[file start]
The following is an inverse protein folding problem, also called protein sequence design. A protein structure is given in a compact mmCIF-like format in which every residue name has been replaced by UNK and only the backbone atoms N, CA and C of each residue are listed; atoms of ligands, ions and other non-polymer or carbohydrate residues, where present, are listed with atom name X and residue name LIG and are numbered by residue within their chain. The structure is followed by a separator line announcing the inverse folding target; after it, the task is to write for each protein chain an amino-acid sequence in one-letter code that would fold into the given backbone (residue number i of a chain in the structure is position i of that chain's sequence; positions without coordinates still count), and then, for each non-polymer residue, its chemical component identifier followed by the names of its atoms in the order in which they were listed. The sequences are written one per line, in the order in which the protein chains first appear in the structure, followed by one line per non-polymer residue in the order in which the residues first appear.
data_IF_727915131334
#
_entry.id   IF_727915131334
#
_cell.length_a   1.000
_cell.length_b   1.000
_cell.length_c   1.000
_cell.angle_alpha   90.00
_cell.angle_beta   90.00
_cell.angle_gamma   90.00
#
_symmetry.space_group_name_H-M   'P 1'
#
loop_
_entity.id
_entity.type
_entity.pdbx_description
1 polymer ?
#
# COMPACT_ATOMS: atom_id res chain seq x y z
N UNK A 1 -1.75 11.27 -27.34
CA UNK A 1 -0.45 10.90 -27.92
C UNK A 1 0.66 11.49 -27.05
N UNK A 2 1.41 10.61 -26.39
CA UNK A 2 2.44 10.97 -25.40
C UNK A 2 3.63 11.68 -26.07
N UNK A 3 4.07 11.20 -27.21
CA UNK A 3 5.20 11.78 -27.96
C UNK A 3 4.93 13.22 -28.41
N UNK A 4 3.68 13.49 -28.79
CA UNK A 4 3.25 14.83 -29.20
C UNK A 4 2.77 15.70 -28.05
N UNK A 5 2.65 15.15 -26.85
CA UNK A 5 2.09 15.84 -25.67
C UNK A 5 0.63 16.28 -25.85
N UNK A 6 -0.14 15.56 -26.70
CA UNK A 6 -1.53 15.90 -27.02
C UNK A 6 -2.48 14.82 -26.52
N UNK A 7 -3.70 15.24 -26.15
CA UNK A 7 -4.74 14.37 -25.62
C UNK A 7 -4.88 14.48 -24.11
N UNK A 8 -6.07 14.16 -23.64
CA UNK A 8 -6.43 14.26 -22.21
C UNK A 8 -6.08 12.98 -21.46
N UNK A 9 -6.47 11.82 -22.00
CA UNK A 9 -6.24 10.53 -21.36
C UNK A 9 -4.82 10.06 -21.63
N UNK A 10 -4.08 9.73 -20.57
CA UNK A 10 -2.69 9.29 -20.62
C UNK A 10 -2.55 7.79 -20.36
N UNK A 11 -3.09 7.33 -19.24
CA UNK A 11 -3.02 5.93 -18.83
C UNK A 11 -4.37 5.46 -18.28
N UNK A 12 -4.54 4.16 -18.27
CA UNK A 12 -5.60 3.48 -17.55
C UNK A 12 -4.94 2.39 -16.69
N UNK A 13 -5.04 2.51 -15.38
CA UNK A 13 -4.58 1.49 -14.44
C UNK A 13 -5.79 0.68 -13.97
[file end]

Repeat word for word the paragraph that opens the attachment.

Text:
The following is an inverse protein folding problem, also called protein sequence design. A protein structure is given in a compact mmCIF-like format in which every residue name has been replaced by UNK and only the backbone atoms N, CA and C of each residue are listed; atoms of ligands, ions and other non-polymer or carbohydrate residues, where present, are listed with atom name X and residue name LIG and are numbered by residue within their chain. The structure is followed by a separator line announcing the inverse folding target; after it, the task is to write for each protein chain an amino-acid sequence in one-letter code that would fold into the given backbone (residue number i of a chain in the structure is position i of that chain's sequence; positions without coordinates still count), and then, for each non-polymer residue, its chemical component identifier followed by the names of its atoms in the order in which they were listed. The sequences are written one per line, in the order in which the protein chains first appear in the structure, followed by one line per non-polymer residue in the order in which the residues first appear.